This is going to seem like I jumped on the band wagon after the fact but that's just not true! I was an avid follower of a blog titled hermitguide, it wasn't about anything in particular but was always an interesting read. The author (Graham Nunn, who has been seen on more than one occasion lingering about these pages) would muse about mugging old ladies (no not really, it was a joke, he did not actually go out and do this!) and gave the world the excel dance all this whilst he was writing a three-times-a-week web comic ('doormat picnic').

I think that this was too ridged and didn't really take advantage of what it is he can do with photoshop (it's like paper and an infinitely big set of crayons). So 43 days ago, he launched 'Once Around the Sun', with the massively ambitious plan of posting one creative 'thing' a day for an entire year!

His efforts range from the comic to the serious, he sometimes sticks to common themes, sometimes topical or sometimes utterly random. We have the photo-realistic, we have the artistic and we also have the outright surreal, and everything in between! It's a great blog, which I hope you take the time to check out, believe me, it'll be worth it.

Bookmark it, take some time to go through the previous entries and then perch your self on the edge of your seat as you see what happens next...

Sunday, 9 November 2008

Monk Bust Up

Imagine, if you will seven different sects of the same religion, working together to maintain peace and harmony for all. I'm taking about the Church of the Holy Sepulchre, the supposed tomb of Christ (you'll note I didn't say 'final resting place'). They do a good job in keeping and maintaining the Church but the problem is they don't really like each other. For this reason, the complicated sharing of responsibilities that has evolved over the years is followed to the letter, even the slightest divergence from status quo is bound to upset people.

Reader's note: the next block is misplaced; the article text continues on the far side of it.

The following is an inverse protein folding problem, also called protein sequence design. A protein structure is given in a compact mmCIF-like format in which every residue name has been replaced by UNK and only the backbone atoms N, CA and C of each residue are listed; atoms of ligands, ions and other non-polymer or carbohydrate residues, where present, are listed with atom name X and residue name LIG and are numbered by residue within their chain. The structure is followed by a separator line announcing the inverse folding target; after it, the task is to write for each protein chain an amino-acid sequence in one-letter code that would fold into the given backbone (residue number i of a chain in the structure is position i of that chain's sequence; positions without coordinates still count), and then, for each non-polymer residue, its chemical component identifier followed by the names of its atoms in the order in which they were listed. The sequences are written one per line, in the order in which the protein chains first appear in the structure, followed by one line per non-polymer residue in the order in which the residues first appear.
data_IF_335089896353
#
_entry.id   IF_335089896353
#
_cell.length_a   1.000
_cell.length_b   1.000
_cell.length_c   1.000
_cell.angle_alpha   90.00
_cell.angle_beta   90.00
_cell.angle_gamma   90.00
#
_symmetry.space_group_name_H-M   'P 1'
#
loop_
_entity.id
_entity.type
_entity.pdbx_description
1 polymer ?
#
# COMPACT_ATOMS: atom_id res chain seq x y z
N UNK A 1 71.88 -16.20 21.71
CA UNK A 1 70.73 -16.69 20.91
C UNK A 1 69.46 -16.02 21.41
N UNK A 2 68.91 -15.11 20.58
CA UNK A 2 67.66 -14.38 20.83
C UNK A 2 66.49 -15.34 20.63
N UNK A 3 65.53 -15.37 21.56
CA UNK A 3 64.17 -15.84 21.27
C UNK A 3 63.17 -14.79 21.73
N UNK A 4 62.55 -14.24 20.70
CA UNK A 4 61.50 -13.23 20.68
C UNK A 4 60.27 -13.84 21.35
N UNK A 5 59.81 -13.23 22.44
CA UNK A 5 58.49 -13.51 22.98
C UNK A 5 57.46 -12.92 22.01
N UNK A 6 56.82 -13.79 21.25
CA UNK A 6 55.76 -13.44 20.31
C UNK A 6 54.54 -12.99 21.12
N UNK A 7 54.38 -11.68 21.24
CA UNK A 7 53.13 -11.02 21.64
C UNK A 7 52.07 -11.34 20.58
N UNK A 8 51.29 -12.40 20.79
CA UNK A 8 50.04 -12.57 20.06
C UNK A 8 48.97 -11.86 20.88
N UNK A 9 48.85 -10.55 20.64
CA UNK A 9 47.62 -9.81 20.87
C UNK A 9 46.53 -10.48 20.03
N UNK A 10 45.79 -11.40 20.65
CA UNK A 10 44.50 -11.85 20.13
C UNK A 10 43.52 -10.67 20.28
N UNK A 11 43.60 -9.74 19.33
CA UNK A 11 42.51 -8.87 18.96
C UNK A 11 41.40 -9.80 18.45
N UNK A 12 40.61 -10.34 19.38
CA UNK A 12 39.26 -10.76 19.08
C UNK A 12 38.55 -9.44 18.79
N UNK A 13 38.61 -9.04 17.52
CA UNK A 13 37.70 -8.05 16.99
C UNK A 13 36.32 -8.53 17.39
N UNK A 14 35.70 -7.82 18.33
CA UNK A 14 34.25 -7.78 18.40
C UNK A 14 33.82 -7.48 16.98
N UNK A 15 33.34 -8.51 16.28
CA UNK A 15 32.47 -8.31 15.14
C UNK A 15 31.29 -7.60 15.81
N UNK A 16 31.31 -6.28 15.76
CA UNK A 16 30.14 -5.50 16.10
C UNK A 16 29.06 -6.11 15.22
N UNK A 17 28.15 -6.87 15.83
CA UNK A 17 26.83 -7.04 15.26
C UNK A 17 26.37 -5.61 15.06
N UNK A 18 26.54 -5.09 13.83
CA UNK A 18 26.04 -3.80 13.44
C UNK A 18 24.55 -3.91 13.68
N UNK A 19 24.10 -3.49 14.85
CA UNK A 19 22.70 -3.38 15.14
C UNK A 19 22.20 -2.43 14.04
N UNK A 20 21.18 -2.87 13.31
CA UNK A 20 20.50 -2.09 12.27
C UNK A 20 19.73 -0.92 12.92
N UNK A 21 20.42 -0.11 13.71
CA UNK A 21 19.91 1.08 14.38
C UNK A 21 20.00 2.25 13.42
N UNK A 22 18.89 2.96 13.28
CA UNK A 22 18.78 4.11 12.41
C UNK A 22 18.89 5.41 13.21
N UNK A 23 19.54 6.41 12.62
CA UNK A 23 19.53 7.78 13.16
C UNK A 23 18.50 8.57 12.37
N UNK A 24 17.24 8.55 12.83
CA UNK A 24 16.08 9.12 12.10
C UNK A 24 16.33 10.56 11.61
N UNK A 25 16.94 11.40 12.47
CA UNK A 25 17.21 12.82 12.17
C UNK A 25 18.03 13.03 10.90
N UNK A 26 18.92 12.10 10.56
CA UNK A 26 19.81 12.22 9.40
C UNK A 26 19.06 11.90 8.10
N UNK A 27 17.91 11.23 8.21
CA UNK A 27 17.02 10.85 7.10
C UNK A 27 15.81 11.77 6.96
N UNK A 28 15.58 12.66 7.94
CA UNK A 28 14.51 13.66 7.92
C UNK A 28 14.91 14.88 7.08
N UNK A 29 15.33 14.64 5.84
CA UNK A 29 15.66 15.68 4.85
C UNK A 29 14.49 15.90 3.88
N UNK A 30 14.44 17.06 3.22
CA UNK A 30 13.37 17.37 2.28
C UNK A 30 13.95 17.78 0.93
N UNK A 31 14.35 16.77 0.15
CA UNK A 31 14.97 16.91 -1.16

On a hot day during the summer of 2002 a Coptic monk who was stationed on the roof to express Coptic claims there (this is a given but the monk still sits there), moved his chair to a spot in the shade. Unfortunately the Ethiopian Orthodox monks saw this as an act of aggression and the resulting farce saw eleven people hospitalised.

With this amount of tension amongst the tightly wound monks one really has to wonder what was going through a Greek Orthodox monk's mind when he picked the time the Armenian Apostolic monks prepared to mark the annual Feast of the Cross to go into the Edicule. Yes that's right, it makes no sense at all, regardless from which angle you choose to see. With this obvious violation to status quo, it's not shocking to learn that these monks came to blows over this, throwing whatever they could get their hands on.

The police were called in and a number of people were arrested but as I see the footage and read the story I can think only one thing: What the Fuck?!

Wednesday, 5 November 2008

The Times, They Are A Changing

I'm sure everyone that reads this will be aware of the momentous event that occurred last night. America held it's presidential election with a whopping 70% of people turning up to cast their vote. The president of the United States, like it or not, will make decisions that effect the entire world. For this reason, I hoped that the people of the US would not vote in an out of touch old man and the funniest woman alive.